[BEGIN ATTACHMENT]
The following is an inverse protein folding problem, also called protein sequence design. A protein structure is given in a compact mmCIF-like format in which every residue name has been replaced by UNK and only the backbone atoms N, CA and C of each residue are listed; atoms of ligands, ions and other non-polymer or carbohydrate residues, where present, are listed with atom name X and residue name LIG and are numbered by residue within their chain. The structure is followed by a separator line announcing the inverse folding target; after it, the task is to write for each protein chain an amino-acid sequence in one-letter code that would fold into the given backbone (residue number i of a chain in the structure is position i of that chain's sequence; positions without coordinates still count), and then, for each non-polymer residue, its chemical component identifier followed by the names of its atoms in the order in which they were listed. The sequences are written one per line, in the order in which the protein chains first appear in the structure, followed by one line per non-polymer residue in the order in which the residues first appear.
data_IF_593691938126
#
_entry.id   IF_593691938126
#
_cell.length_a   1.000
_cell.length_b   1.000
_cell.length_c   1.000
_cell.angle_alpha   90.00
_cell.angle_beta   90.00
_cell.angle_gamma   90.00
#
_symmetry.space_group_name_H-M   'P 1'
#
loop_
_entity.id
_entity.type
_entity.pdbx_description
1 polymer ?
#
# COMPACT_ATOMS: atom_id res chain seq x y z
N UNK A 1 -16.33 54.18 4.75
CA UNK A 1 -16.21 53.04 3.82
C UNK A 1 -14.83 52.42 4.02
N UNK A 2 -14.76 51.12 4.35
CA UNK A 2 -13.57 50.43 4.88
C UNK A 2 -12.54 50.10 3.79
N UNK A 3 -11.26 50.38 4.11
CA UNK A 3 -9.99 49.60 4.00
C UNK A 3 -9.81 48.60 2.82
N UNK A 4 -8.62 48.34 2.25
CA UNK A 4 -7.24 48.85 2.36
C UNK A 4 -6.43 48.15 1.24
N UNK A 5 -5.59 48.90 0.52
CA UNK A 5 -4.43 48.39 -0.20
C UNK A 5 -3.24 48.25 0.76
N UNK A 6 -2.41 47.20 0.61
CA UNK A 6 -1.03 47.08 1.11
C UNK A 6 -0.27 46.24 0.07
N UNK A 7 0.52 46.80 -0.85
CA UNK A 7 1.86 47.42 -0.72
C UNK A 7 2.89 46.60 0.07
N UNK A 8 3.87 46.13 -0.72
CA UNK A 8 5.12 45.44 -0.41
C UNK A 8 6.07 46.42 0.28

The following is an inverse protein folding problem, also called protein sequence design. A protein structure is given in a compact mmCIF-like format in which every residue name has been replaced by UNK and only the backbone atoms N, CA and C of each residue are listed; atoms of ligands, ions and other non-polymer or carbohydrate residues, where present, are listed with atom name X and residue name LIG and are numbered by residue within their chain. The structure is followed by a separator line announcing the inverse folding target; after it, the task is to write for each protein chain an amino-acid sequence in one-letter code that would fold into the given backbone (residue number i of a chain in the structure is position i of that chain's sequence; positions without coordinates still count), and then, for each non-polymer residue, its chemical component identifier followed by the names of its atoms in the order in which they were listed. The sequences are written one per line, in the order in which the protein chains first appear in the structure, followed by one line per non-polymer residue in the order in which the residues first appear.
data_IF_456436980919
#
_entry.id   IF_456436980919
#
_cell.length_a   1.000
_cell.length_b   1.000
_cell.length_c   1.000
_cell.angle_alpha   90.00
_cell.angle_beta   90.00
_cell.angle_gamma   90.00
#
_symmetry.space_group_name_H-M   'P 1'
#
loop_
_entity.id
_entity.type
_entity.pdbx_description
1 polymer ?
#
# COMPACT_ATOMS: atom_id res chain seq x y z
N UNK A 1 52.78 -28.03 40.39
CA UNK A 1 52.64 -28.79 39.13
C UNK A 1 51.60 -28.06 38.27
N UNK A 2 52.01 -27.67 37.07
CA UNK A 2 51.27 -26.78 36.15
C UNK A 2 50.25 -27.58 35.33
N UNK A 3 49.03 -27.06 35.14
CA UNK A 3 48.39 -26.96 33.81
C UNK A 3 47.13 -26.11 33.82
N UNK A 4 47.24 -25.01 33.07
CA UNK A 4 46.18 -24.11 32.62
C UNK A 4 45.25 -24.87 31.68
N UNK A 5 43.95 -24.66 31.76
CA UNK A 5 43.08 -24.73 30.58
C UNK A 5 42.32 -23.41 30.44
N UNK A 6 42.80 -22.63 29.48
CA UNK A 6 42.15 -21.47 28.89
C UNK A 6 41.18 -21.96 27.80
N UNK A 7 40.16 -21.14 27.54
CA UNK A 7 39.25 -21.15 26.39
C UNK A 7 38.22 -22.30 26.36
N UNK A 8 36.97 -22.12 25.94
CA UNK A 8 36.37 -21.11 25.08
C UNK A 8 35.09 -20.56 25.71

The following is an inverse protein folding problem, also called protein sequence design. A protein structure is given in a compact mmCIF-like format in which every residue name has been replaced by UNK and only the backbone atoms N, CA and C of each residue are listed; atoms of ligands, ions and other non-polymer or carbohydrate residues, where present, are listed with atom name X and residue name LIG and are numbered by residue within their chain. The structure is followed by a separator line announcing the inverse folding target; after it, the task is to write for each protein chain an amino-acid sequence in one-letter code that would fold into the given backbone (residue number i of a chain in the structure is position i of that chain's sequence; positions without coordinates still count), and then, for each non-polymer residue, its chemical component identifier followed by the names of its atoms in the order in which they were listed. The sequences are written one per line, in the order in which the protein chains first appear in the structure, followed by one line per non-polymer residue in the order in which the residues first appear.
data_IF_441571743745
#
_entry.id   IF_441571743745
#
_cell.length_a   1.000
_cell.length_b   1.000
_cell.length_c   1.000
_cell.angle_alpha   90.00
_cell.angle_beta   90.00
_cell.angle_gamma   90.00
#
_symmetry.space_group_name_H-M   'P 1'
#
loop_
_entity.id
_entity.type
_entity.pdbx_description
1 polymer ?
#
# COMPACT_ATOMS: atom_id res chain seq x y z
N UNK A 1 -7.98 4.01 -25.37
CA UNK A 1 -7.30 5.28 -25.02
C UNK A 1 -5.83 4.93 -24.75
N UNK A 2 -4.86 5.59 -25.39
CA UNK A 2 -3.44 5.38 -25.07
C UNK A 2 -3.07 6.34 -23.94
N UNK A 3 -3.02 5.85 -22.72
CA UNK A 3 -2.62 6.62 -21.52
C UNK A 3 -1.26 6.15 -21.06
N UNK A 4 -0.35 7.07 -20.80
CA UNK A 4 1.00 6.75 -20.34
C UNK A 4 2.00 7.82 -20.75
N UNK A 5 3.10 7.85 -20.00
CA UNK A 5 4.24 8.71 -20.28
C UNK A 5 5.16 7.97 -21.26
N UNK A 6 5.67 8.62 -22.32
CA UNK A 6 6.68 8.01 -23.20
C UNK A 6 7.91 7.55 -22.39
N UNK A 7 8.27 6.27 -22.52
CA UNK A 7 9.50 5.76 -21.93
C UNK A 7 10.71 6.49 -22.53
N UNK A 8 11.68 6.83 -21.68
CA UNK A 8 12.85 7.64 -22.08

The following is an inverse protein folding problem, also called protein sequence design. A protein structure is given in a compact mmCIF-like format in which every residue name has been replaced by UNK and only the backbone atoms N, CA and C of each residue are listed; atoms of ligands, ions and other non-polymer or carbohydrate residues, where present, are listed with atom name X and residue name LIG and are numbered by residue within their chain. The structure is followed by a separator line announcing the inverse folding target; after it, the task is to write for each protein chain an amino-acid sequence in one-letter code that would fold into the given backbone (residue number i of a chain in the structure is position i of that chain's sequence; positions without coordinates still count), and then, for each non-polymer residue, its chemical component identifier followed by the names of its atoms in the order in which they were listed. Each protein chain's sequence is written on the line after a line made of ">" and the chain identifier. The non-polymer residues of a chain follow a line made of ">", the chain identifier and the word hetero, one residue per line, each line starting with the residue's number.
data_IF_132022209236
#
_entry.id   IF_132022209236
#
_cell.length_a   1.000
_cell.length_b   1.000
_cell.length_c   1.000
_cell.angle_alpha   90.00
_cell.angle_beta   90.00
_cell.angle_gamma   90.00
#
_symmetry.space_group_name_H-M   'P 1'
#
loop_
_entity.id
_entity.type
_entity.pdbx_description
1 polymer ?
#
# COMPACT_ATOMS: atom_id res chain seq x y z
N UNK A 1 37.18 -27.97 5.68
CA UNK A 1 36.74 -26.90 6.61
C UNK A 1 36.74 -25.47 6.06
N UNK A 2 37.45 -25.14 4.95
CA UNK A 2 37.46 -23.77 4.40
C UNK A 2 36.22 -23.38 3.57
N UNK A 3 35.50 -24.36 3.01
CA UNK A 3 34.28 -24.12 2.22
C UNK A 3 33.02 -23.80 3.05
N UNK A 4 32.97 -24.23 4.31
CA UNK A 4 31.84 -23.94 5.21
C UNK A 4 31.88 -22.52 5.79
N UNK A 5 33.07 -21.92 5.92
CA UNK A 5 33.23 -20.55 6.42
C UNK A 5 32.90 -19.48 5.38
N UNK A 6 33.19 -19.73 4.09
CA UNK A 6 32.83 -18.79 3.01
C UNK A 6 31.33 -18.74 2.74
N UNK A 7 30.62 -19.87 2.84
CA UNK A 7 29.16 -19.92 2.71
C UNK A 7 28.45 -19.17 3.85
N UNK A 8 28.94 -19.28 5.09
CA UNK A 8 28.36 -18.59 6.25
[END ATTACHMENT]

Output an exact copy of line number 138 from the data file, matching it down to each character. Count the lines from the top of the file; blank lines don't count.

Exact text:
_entry.id   IF_132022209236